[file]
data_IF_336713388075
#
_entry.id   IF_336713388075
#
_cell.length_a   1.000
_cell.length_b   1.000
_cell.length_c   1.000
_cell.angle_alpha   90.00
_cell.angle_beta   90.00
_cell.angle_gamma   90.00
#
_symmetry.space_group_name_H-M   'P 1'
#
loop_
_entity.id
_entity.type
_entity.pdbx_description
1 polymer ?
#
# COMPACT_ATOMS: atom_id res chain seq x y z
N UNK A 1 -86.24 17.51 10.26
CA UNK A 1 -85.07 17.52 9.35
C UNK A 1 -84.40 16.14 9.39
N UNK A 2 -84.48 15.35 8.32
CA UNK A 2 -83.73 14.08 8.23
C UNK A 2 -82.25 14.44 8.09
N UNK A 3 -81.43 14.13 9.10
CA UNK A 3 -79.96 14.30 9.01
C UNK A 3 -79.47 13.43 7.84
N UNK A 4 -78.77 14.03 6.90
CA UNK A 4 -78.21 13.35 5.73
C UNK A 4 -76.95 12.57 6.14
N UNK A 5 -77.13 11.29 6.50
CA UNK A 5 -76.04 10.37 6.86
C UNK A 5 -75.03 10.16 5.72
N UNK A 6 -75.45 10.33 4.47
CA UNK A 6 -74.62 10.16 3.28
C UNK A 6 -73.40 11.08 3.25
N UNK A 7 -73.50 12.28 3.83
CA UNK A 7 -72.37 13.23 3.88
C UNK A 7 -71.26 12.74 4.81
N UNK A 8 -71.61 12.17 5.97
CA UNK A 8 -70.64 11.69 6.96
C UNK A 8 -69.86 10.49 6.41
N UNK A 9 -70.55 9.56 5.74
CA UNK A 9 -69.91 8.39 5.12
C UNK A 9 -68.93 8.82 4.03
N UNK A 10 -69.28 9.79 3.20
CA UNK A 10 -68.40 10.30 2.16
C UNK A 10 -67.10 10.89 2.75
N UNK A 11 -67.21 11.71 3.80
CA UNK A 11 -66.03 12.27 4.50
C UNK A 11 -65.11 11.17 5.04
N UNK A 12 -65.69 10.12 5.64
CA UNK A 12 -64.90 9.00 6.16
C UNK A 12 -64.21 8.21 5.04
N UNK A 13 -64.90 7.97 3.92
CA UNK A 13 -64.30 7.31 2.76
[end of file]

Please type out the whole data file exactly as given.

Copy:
data_IF_336713388075
#
_entry.id   IF_336713388075
#
_cell.length_a   1.000
_cell.length_b   1.000
_cell.length_c   1.000
_cell.angle_alpha   90.00
_cell.angle_beta   90.00
_cell.angle_gamma   90.00
#
_symmetry.space_group_name_H-M   'P 1'
#
loop_
_entity.id
_entity.type
_entity.pdbx_description
1 polymer ?
#
# COMPACT_ATOMS: atom_id res chain seq x y z
N UNK A 1 -86.24 17.51 10.26
CA UNK A 1 -85.07 17.52 9.35
C UNK A 1 -84.40 16.14 9.39
N UNK A 2 -84.48 15.35 8.32
CA UNK A 2 -83.73 14.08 8.23
C UNK A 2 -82.25 14.44 8.09
N UNK A 3 -81.43 14.13 9.10
CA UNK A 3 -79.96 14.30 9.01
C UNK A 3 -79.47 13.43 7.84
N UNK A 4 -78.77 14.03 6.90
CA UNK A 4 -78.21 13.35 5.73
C UNK A 4 -76.95 12.57 6.14
N UNK A 5 -77.13 11.29 6.50
CA UNK A 5 -76.04 10.37 6.86
C UNK A 5 -75.03 10.16 5.72
N UNK A 6 -75.45 10.33 4.47
CA UNK A 6 -74.62 10.16 3.28
C UNK A 6 -73.40 11.08 3.25
N UNK A 7 -73.50 12.28 3.83
CA UNK A 7 -72.37 13.23 3.88
C UNK A 7 -71.26 12.74 4.81
N UNK A 8 -71.61 12.17 5.97
CA UNK A 8 -70.64 11.69 6.96
C UNK A 8 -69.86 10.49 6.41
N UNK A 9 -70.55 9.56 5.74
CA UNK A 9 -69.91 8.39 5.12
C UNK A 9 -68.93 8.82 4.03
N UNK A 10 -69.28 9.79 3.20
CA UNK A 10 -68.40 10.30 2.16
C UNK A 10 -67.10 10.89 2.75
N UNK A 11 -67.21 11.71 3.80
CA UNK A 11 -66.03 12.27 4.50
C UNK A 11 -65.11 11.17 5.04
N UNK A 12 -65.69 10.12 5.64
CA UNK A 12 -64.90 9.00 6.16
C UNK A 12 -64.21 8.21 5.04
N UNK A 13 -64.90 7.97 3.92
CA UNK A 13 -64.30 7.31 2.76